In turn, that portal leads into a secret garden with a dedicated vegetable patch to the left, a large lawn, a water feature and a summer house. "The garden has the infinite capacity to surprise," says John, alluding to the twists and turns that reveal hidden green enclaves and flower beds that pop with colour.

With Hannah now at university, John and Rosamund are looking for a more modern home with a smaller garden that they can lock-up and leave to explore Europe.

"We were totally absorbed by our careers," says John. "Now we would like to release some equity and chase the winter sun. Somewhere with smaller energy bills would be bonus too,” he adds. Although they plan to spend time abroad, they only want to move down the road, happily wedded to their life in Old Headington.

"You wouldn't know you are in a city, it feels like a village," John says. “Old Headington is a conservation area and beautifully maintained – including with the original, ornate lampposts,” he explains.

There is thriving local scene based out of the community hall, and a popular pub – the Black Boy. Yet, it is walking distance to the bustling high street of the bigger suburb, Headington. Accessible amenities tend to be high on the priority list for downsizers so why relocate?

Stoke Cottage, Old Headington

From rural Devon to urban Cambridge

John and Priscille Braithwaite are well accustomed to packing up and moving on. The pair (both 71) moved with John's job in the chemicals and metals sectors and lived in Italy, Ireland, Singapore and Germany over the years.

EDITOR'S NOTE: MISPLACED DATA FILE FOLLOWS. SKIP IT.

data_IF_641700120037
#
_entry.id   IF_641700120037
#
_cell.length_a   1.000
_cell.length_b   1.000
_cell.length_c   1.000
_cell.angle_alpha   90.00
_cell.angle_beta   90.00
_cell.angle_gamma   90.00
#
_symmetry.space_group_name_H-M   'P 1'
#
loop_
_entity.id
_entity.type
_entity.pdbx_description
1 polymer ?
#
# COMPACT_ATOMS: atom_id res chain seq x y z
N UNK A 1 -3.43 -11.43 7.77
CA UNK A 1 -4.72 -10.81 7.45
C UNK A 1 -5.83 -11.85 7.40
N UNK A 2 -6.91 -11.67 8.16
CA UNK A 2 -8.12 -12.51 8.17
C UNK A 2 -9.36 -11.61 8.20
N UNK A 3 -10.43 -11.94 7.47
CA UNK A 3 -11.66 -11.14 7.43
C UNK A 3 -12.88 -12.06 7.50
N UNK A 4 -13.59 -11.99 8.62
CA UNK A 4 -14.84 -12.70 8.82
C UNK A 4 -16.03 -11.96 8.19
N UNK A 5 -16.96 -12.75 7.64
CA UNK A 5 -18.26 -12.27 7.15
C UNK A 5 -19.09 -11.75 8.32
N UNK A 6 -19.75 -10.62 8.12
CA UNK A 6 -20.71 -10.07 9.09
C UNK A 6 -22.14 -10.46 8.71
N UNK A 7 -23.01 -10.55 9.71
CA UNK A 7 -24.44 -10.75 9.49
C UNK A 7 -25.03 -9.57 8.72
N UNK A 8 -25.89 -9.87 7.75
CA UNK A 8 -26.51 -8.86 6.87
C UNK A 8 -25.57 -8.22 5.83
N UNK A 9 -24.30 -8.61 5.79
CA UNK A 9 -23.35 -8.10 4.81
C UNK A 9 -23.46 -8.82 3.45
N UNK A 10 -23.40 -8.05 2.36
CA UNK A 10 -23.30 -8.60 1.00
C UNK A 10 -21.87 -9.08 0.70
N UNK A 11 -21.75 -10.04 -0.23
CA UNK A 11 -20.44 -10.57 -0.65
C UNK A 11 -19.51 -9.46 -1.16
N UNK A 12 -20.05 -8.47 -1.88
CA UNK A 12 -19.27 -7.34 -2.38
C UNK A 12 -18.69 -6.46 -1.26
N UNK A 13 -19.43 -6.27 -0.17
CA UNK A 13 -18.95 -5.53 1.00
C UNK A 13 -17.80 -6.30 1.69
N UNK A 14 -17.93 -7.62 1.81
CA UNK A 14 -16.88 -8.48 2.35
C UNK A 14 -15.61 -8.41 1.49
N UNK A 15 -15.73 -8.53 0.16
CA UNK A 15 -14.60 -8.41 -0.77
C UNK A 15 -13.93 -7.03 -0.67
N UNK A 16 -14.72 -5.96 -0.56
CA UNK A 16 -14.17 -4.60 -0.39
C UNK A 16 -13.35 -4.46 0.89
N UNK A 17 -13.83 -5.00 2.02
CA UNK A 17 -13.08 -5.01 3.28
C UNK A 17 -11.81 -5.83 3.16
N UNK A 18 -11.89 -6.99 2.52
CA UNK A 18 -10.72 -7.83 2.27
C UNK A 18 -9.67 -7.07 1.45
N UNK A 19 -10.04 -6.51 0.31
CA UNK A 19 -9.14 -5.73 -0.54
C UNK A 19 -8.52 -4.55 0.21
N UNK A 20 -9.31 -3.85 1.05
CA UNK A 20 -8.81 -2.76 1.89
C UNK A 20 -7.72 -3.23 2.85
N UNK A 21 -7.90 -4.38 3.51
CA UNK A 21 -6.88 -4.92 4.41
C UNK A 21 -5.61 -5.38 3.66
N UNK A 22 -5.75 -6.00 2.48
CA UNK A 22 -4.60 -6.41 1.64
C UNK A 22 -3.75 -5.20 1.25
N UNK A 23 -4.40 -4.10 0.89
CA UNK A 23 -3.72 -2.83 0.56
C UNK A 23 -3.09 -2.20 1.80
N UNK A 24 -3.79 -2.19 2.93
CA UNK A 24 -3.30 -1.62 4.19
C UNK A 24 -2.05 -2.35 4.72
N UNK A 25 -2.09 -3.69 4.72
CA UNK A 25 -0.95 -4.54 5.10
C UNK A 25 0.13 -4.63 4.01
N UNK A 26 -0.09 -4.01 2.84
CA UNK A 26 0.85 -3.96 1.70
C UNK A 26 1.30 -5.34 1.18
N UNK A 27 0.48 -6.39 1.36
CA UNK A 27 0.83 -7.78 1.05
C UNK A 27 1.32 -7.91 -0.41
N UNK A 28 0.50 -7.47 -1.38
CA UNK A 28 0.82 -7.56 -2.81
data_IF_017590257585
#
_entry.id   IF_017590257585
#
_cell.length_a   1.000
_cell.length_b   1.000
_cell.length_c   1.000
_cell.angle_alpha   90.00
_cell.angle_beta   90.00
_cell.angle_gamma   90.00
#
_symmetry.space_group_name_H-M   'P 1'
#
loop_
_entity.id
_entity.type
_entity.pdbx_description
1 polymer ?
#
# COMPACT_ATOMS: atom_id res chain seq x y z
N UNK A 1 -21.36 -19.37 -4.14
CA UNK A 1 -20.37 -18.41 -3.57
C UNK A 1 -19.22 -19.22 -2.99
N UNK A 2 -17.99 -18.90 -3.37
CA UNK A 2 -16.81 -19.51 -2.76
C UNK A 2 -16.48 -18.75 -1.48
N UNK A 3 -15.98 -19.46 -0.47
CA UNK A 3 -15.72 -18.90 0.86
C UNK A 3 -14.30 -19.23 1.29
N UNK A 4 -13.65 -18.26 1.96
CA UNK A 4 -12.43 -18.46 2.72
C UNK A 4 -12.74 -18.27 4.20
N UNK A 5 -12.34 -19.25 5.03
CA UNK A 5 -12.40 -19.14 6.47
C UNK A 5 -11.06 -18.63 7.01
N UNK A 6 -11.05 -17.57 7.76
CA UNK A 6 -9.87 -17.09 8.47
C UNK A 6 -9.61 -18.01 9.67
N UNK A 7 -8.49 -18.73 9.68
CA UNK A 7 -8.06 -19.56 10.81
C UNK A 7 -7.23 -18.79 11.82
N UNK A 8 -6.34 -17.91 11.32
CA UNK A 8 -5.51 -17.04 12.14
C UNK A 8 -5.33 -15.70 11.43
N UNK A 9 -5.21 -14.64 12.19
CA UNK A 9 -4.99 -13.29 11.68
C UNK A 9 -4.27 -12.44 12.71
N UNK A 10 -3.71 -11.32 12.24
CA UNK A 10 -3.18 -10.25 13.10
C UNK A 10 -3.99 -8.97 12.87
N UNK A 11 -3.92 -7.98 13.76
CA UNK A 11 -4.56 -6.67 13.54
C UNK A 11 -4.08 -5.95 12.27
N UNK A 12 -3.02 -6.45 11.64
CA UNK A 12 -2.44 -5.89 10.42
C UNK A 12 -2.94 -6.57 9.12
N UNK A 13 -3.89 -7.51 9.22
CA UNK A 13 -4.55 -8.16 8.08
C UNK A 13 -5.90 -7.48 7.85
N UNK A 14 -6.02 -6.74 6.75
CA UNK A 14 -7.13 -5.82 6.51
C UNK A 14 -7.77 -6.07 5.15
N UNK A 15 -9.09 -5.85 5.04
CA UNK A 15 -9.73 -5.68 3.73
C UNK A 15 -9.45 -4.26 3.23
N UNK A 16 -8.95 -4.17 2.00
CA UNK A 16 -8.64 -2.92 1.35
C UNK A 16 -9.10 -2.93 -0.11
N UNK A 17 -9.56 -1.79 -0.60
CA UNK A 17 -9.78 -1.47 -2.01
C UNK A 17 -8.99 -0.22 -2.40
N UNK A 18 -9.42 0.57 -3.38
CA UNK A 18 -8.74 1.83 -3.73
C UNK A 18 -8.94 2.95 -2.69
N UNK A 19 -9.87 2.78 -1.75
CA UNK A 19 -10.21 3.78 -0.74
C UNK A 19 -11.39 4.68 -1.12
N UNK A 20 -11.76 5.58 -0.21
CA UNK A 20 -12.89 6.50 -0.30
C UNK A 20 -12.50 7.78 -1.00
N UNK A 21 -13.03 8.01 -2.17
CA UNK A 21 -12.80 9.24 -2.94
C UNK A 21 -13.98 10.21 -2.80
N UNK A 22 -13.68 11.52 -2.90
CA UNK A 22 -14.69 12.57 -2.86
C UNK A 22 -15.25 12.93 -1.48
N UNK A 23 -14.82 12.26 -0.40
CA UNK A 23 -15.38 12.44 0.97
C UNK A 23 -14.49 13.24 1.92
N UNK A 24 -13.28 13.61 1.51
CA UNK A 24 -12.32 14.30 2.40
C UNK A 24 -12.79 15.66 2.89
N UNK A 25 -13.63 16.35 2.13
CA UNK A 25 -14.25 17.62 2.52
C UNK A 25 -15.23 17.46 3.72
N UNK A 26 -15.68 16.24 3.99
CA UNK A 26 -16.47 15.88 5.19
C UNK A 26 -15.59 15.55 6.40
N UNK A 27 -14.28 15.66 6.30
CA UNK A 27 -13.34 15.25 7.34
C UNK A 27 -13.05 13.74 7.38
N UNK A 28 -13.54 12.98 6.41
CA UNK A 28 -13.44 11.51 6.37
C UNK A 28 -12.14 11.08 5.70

A decade ago they retired to Thurlestone, Devon, to a large detached house surrounded by fields, with panoramic views of the coastline and countryside. Here, they enjoyed the perfect balance of space with a tight-knit community on their doorstep.

Last winter, the Braithwaites moved again, but this time it wasn’t as easy. “It was a really tough decision,” says Priscille, “But we had become property slaves.” The rambling house covered 3,390 sq ft and they were no longer able to tend to the large garden to their own exacting standards. There was also a seven acre field which they rented to a local farmer.

Cambridge was calling. So they relocated from the south west to the east of England - closer to all of their three daughters and grandchildren.

Other items on their wish list were a low maintenance new-build with a small garden, as well as being well-insulated, and with a lower operational carbon footprint. Their townhouse in Cambridge’s city centre ticks these boxes. It still has five bedrooms but there’s a terrace, rather than sprawling grounds, and it also has solar panels. The house backs onto Midsummer Common and the River Cam.

"We wanted a beautiful English city with culture and heritage where we could be active," says John. They may have left their gardener’s gloves behind (along with a collection of lawn mowers) but they packed their bikes and their kayaks to slide effortlessly into an outdoorsy urban life in Cambridge.

The freedom and opportunity created by downsizing is often overlooked because of the huge emotional attachment movers have to their family home. But the equity released by the sale can be a gateway to a new area and a new era.

Thinking about downsizing but not sure where to start? Read our ‘How To’ guide here.

Lead image: The Old Vicarage, North Yorkshire

Words by: Anna White